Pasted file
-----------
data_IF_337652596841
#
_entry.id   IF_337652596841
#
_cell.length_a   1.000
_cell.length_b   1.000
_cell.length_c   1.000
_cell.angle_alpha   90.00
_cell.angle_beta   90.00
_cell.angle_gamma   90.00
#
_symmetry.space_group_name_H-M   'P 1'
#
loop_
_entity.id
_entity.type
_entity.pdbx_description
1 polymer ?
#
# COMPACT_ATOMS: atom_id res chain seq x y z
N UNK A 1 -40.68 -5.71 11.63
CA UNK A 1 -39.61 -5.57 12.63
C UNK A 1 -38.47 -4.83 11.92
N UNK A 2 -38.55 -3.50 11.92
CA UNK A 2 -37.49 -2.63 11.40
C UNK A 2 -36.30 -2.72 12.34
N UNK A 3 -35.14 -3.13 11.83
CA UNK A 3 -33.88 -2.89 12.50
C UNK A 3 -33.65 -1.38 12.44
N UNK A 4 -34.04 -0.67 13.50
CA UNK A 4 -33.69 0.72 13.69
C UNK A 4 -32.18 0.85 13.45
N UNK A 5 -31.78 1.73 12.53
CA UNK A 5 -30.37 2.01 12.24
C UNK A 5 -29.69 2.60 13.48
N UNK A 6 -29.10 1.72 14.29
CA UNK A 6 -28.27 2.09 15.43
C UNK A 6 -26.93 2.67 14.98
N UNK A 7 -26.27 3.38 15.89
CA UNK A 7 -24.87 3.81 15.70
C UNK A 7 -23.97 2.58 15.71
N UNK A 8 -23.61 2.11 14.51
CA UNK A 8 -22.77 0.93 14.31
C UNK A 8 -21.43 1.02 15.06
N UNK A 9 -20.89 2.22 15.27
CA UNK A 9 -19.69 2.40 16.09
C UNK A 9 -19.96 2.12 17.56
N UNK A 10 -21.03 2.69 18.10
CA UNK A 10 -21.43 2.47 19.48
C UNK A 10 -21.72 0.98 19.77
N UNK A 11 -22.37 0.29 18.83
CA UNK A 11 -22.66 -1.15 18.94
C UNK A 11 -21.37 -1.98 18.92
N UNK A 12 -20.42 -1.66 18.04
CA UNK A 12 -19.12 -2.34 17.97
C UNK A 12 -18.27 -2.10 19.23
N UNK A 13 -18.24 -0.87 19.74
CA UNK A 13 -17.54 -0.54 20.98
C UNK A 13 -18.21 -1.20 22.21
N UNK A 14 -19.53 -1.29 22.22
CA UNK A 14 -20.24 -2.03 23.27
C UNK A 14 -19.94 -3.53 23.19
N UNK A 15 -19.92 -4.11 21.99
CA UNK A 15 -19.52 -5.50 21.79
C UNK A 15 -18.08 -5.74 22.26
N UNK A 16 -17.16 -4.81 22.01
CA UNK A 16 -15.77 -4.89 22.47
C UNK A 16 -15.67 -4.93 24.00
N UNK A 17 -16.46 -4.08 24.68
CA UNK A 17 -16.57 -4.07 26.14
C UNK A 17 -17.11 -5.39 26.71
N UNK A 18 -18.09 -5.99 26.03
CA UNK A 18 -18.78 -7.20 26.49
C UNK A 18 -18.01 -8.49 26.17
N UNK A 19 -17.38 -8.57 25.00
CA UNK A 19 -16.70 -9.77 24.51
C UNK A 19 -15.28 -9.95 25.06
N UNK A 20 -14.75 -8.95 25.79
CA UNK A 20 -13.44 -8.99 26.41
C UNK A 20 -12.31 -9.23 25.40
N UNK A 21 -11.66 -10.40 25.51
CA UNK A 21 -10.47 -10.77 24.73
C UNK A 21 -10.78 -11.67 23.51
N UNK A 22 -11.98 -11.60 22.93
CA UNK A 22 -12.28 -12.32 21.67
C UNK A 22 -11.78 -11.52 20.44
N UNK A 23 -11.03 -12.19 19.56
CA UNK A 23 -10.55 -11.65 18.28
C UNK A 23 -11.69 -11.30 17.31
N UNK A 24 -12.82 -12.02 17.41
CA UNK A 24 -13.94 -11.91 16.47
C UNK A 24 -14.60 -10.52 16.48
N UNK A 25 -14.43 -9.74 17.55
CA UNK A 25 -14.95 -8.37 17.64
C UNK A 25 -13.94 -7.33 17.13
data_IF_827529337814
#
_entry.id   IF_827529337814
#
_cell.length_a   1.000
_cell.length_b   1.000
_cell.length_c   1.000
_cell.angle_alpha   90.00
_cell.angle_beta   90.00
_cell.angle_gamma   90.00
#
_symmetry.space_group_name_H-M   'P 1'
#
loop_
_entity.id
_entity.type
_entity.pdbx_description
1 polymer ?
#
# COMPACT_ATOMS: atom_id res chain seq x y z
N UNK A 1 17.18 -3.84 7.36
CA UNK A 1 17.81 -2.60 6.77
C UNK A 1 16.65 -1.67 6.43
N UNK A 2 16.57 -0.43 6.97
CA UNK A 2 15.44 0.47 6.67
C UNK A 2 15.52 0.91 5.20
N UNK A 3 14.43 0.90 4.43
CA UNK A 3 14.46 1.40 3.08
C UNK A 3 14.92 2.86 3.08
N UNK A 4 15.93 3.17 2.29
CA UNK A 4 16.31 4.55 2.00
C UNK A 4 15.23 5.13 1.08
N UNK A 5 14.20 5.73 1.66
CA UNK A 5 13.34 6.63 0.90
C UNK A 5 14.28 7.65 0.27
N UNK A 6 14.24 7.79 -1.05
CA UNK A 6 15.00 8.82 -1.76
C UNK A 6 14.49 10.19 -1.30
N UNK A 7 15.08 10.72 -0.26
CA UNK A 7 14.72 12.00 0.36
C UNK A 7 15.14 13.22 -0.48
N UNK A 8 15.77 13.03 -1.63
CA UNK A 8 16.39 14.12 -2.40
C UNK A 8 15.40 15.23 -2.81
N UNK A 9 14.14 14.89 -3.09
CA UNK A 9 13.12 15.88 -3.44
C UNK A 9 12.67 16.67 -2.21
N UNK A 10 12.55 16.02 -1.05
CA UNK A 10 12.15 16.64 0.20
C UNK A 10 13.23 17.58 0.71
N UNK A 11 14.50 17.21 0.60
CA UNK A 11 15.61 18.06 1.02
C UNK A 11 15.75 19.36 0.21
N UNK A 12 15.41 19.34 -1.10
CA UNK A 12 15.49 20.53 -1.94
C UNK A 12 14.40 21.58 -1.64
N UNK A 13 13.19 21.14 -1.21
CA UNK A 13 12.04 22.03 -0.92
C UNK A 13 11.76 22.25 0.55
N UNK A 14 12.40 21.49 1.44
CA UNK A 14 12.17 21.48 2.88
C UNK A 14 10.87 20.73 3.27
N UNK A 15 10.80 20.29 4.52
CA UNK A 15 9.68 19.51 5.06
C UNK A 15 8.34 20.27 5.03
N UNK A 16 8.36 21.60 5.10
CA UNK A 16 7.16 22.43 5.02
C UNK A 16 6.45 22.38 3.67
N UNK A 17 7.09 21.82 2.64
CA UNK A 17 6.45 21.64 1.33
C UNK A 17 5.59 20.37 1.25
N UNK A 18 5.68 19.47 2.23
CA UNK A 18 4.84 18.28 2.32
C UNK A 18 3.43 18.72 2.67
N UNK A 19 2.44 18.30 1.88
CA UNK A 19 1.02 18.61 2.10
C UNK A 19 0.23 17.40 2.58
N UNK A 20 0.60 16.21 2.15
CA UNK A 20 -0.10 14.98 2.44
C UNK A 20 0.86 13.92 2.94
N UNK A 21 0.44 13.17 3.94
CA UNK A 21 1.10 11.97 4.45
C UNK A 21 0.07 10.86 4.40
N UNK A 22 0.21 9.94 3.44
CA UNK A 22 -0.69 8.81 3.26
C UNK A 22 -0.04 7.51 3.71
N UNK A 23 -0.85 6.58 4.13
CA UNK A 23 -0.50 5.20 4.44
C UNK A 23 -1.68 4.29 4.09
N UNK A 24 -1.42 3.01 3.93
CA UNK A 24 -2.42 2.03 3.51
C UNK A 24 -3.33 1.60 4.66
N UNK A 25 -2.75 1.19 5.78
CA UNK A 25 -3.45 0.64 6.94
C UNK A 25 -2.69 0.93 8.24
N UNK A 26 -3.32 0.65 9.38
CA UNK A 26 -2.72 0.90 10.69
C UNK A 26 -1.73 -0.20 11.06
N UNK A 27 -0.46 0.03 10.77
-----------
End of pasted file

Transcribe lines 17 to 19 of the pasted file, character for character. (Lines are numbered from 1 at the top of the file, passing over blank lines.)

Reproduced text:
_entity.pdbx_description
1 polymer ?
#